Year: 2016
Publisher: Springer
Book Title: Early Modern Medicine and Natural Philosophy
ISBN: 978-9401773522

"The Macro Plays in Georgian England" (Article)
Title: "The Macro Plays in Georgian England"
Author: Gail McMurray Gibson
Abstract: This collection of essays examines medieval and early modern drama in the context of a rich and varied manuscript culture. Focusing on the production, performance, and reception of dramatic documents made in Britain between 1400 and 1700, the essays in this book shed new light on the role of dramatic manuscripts in a range of different social and literary spheres. From extant manuscripts of England’s mystery cycles to miscellanies kept by seventeenth-century readers, the documents discussed in this volume reflect a culture of producing and using drama in ways that have been overlooked by the recent critical focus on drama and print by theatre historians and literary critics. By showing the various continuities, exchanges, lendings, and borrowings between medieval and early modern scribal practices, as well as between manuscript and print practices, this volume interrogates accepted critical narratives about the way that drama has been historicized.
Year: 2019
Primary URL: http://www.brepols.net/Pages/ShowProduct.aspx?prod_id=IS-9782503575469-1
Primary URL Description: Link to Journal
Access Model: Subscription
Format: Journal
Periodical Title: Early British Drama in Manuscript
Publisher: Brepols Publishers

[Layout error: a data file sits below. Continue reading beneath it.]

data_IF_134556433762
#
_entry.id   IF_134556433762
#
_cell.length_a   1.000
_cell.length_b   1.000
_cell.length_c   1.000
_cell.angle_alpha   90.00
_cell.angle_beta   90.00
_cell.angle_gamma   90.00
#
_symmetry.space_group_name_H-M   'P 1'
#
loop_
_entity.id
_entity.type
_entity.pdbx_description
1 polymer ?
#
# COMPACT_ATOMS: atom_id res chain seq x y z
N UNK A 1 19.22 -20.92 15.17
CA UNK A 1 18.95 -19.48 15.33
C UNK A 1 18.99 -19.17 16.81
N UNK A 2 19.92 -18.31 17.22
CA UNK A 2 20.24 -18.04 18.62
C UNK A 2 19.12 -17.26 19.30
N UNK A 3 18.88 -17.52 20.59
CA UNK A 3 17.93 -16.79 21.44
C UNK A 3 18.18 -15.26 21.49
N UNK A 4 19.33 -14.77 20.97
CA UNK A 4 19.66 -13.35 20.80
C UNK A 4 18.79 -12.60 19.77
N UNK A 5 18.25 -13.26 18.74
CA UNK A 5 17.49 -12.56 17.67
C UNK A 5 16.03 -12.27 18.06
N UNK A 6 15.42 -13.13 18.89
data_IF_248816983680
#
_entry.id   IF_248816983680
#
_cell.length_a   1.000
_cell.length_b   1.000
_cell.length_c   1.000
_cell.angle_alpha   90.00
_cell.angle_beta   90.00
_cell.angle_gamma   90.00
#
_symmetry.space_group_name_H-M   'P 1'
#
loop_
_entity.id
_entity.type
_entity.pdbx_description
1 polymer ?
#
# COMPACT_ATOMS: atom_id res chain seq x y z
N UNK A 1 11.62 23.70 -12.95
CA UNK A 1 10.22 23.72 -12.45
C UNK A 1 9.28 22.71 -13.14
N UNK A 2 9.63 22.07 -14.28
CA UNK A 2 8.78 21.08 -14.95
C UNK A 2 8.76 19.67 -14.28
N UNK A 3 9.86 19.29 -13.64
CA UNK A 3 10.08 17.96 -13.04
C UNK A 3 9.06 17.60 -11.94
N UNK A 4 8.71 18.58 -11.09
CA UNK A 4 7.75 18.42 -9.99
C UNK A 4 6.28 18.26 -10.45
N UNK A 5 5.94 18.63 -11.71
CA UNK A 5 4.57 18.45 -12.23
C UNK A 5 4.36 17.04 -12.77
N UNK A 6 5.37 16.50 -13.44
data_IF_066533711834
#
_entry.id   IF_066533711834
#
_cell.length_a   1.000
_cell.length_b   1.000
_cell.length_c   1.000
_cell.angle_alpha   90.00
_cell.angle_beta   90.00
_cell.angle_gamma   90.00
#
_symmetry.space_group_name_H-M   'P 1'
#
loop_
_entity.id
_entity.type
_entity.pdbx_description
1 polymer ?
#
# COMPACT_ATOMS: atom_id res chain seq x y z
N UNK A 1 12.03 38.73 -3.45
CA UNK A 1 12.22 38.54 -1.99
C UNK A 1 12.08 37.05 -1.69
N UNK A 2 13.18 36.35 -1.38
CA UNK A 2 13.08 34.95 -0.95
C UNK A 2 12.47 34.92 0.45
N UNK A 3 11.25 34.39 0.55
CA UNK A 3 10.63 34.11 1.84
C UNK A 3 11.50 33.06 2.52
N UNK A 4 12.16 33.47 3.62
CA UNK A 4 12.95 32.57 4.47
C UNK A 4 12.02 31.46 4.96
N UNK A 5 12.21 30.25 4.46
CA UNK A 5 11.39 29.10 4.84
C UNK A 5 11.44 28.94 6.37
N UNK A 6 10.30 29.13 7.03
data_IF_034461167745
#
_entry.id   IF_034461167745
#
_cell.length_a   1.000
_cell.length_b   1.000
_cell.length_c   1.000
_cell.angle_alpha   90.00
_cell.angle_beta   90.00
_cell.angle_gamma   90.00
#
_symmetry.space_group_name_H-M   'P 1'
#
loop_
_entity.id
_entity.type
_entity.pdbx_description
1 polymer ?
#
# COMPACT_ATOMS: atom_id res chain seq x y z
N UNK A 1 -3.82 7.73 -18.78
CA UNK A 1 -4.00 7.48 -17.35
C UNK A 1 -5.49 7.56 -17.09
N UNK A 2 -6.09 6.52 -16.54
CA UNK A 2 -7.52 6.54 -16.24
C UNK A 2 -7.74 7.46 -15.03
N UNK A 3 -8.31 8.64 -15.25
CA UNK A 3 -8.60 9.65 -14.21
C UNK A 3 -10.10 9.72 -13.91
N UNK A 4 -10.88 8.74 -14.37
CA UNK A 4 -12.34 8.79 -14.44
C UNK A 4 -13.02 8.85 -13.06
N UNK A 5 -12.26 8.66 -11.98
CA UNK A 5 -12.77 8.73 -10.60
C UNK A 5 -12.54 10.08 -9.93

"Aristotelian Meteorology in Renaissance Technical Literature" (Article)
Title: "Aristotelian Meteorology in Renaissance Technical Literature"
Author: Craig Martin
Abstract: A comprehensive definition of Rnaissance and medieval Aristotelianism.
Year: 2018
Primary URL: https://iris.unive.it/handle/10278/3710205#.XMhewOhKiUk
Primary URL Description: Link to journal
Secondary URL: https://iris.unive.it/retrieve/handle/10278/3710205/156145/Aristotelian_Meteorology.pdf
Secondary URL Description: link to pdf of article
Access Model: Subscription
Format: Journal
Periodical Title: I generi dell'aristotelismo volgare nel Rinascimento
Publisher: CLEUP

"Teresa Sampsonia Sherley: Amazon, Traveler, and Consort" (Book Section)
Title: "Teresa Sampsonia Sherley: Amazon, Traveler, and Consort"
Author: Carmen Nocentelli
Editor: Bernadette Andrea
Editor: Patricia Akhimie
Abstract: Known in England as the Circassian wife of Robert Sherley—the Sussex adventurer who served as Shah 'Abbas I’s ambassador to Europe during the early decades of the seventeenth century—Teresa Sampsonia Sherley was often lionized on the Continent because of her travel exploits in unfamiliar and often hostile environments. Drawing on archival research as well as hitherto ignored early print sources, Nocentelli argues that Lady Sampsonia Sherley’s travel adventures helped theorize female mobility as an enterprise that could be respectable and even exemplary.
Year: 2019
Primary URL: https://www.nebraskapress.unl.edu/university-of-nebraska-press/9781496202260/
Primary URL Description: Link to publishing house.
Access Model: Subscription
Publisher: University of Nebraska Press
Book Title: Travel and Travail: Early Modern Women, English Drama, and the Wider World